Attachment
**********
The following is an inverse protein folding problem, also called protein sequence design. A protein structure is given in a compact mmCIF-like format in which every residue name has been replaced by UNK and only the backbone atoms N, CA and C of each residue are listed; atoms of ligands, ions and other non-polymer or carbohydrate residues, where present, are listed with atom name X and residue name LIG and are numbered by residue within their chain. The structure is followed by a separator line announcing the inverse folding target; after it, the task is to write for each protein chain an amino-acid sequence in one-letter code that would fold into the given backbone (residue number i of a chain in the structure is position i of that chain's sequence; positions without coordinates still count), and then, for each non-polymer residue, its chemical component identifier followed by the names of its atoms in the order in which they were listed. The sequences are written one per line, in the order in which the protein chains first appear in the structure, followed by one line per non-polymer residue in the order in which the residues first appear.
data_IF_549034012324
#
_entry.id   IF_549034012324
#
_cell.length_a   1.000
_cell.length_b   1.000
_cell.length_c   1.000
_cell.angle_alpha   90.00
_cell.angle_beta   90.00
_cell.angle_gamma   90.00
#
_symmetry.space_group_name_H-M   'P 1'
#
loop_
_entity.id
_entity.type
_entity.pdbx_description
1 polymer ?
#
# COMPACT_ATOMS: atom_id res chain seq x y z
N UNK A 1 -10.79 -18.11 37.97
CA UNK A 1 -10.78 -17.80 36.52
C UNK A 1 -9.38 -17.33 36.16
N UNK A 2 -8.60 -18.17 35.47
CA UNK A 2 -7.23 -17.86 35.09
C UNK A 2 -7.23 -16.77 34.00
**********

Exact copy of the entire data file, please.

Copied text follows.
The following is an inverse protein folding problem, also called protein sequence design. A protein structure is given in a compact mmCIF-like format in which every residue name has been replaced by UNK and only the backbone atoms N, CA and C of each residue are listed; atoms of ligands, ions and other non-polymer or carbohydrate residues, where present, are listed with atom name X and residue name LIG and are numbered by residue within their chain. The structure is followed by a separator line announcing the inverse folding target; after it, the task is to write for each protein chain an amino-acid sequence in one-letter code that would fold into the given backbone (residue number i of a chain in the structure is position i of that chain's sequence; positions without coordinates still count), and then, for each non-polymer residue, its chemical component identifier followed by the names of its atoms in the order in which they were listed. The sequences are written one per line, in the order in which the protein chains first appear in the structure, followed by one line per non-polymer residue in the order in which the residues first appear.
data_IF_549034012324
#
_entry.id   IF_549034012324
#
_cell.length_a   1.000
_cell.length_b   1.000
_cell.length_c   1.000
_cell.angle_alpha   90.00
_cell.angle_beta   90.00
_cell.angle_gamma   90.00
#
_symmetry.space_group_name_H-M   'P 1'
#
loop_
_entity.id
_entity.type
_entity.pdbx_description
1 polymer ?
#
# COMPACT_ATOMS: atom_id res chain seq x y z
N UNK A 1 -10.79 -18.11 37.97
CA UNK A 1 -10.78 -17.80 36.52
C UNK A 1 -9.38 -17.33 36.16
N UNK A 2 -8.60 -18.17 35.47
CA UNK A 2 -7.23 -17.86 35.09
C UNK A 2 -7.23 -16.77 34.00